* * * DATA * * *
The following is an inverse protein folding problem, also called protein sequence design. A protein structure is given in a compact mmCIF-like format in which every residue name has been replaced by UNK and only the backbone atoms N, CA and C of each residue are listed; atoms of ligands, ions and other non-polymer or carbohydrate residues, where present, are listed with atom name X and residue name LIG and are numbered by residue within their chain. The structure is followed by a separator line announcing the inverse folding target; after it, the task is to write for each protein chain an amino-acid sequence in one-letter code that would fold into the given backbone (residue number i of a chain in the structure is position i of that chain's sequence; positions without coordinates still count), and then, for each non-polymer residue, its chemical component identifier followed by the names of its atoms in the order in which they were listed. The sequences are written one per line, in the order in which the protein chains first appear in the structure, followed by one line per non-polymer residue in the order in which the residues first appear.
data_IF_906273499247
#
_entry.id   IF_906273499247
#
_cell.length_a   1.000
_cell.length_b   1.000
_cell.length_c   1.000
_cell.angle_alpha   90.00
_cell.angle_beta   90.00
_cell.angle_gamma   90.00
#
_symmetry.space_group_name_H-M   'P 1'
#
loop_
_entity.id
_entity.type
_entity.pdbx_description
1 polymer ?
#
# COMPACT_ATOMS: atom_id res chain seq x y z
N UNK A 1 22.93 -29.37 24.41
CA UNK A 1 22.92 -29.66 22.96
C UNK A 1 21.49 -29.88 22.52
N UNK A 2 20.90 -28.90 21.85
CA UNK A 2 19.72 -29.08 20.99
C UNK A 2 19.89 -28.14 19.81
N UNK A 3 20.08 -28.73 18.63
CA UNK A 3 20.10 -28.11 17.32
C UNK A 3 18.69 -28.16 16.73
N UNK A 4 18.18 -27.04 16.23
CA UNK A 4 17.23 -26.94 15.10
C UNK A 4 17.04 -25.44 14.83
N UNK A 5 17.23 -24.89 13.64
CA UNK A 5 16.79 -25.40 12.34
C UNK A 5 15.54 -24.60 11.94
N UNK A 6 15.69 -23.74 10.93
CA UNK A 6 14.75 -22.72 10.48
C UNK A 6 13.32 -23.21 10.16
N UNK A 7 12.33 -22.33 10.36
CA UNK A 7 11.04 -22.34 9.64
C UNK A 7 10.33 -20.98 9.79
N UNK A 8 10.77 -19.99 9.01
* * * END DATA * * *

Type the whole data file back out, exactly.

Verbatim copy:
The following is an inverse protein folding problem, also called protein sequence design. A protein structure is given in a compact mmCIF-like format in which every residue name has been replaced by UNK and only the backbone atoms N, CA and C of each residue are listed; atoms of ligands, ions and other non-polymer or carbohydrate residues, where present, are listed with atom name X and residue name LIG and are numbered by residue within their chain. The structure is followed by a separator line announcing the inverse folding target; after it, the task is to write for each protein chain an amino-acid sequence in one-letter code that would fold into the given backbone (residue number i of a chain in the structure is position i of that chain's sequence; positions without coordinates still count), and then, for each non-polymer residue, its chemical component identifier followed by the names of its atoms in the order in which they were listed. The sequences are written one per line, in the order in which the protein chains first appear in the structure, followed by one line per non-polymer residue in the order in which the residues first appear.
data_IF_906273499247
#
_entry.id   IF_906273499247
#
_cell.length_a   1.000
_cell.length_b   1.000
_cell.length_c   1.000
_cell.angle_alpha   90.00
_cell.angle_beta   90.00
_cell.angle_gamma   90.00
#
_symmetry.space_group_name_H-M   'P 1'
#
loop_
_entity.id
_entity.type
_entity.pdbx_description
1 polymer ?
#
# COMPACT_ATOMS: atom_id res chain seq x y z
N UNK A 1 22.93 -29.37 24.41
CA UNK A 1 22.92 -29.66 22.96
C UNK A 1 21.49 -29.88 22.52
N UNK A 2 20.90 -28.90 21.85
CA UNK A 2 19.72 -29.08 20.99
C UNK A 2 19.89 -28.14 19.81
N UNK A 3 20.08 -28.73 18.63
CA UNK A 3 20.10 -28.11 17.32
C UNK A 3 18.69 -28.16 16.73
N UNK A 4 18.18 -27.04 16.23
CA UNK A 4 17.23 -26.94 15.10
C UNK A 4 17.04 -25.44 14.83
N UNK A 5 17.23 -24.89 13.64
CA UNK A 5 16.79 -25.40 12.34
C UNK A 5 15.54 -24.60 11.94
N UNK A 6 15.69 -23.74 10.93
CA UNK A 6 14.75 -22.72 10.48
C UNK A 6 13.32 -23.21 10.16
N UNK A 7 12.33 -22.33 10.36
CA UNK A 7 11.04 -22.34 9.64
C UNK A 7 10.33 -20.98 9.79
N UNK A 8 10.77 -19.99 9.01